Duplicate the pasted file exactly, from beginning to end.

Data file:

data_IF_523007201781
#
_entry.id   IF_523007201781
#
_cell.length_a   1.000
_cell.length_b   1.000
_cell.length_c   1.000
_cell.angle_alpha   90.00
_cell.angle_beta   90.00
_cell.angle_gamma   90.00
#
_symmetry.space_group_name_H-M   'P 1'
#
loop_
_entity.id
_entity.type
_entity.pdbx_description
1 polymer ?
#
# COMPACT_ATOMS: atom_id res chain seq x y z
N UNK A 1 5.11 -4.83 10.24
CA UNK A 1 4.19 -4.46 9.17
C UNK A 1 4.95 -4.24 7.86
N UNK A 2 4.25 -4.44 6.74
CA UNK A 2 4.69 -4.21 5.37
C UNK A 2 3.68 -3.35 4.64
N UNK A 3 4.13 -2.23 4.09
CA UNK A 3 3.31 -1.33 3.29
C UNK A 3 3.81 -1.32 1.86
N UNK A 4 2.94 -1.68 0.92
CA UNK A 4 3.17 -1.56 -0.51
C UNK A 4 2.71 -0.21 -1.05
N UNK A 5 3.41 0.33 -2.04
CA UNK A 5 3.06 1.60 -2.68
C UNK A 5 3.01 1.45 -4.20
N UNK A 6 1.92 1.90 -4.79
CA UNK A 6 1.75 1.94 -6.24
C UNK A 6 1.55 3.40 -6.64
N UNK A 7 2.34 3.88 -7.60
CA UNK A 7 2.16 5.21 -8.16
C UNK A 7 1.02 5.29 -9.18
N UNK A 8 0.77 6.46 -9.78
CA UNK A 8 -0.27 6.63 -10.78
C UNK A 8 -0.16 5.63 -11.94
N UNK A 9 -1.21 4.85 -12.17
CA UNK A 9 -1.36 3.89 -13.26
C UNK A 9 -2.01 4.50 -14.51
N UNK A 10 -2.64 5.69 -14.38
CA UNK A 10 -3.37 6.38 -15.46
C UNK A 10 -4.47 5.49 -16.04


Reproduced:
data_IF_523007201781
#
_entry.id   IF_523007201781
#
_cell.length_a   1.000
_cell.length_b   1.000
_cell.length_c   1.000
_cell.angle_alpha   90.00
_cell.angle_beta   90.00
_cell.angle_gamma   90.00
#
_symmetry.space_group_name_H-M   'P 1'
#
loop_
_entity.id
_entity.type
_entity.pdbx_description
1 polymer ?
#
# COMPACT_ATOMS: atom_id res chain seq x y z
N UNK A 1 5.11 -4.83 10.24
CA UNK A 1 4.19 -4.46 9.17
C UNK A 1 4.95 -4.24 7.86
N UNK A 2 4.25 -4.44 6.74
CA UNK A 2 4.69 -4.21 5.37
C UNK A 2 3.68 -3.35 4.64
N UNK A 3 4.13 -2.23 4.09
CA UNK A 3 3.31 -1.33 3.29
C UNK A 3 3.81 -1.32 1.86
N UNK A 4 2.94 -1.68 0.92
CA UNK A 4 3.17 -1.56 -0.51
C UNK A 4 2.71 -0.21 -1.05
N UNK A 5 3.41 0.33 -2.04
CA UNK A 5 3.06 1.60 -2.68
C UNK A 5 3.01 1.45 -4.20
N UNK A 6 1.92 1.90 -4.79
CA UNK A 6 1.75 1.94 -6.24
C UNK A 6 1.55 3.40 -6.64
N UNK A 7 2.34 3.88 -7.60
CA UNK A 7 2.16 5.21 -8.16
C UNK A 7 1.02 5.29 -9.18
N UNK A 8 0.77 6.46 -9.78
CA UNK A 8 -0.27 6.63 -10.78
C UNK A 8 -0.16 5.63 -11.94
N UNK A 9 -1.21 4.85 -12.17
CA UNK A 9 -1.36 3.89 -13.26
C UNK A 9 -2.01 4.50 -14.51
N UNK A 10 -2.64 5.69 -14.38
CA UNK A 10 -3.37 6.38 -15.46
C UNK A 10 -4.47 5.49 -16.04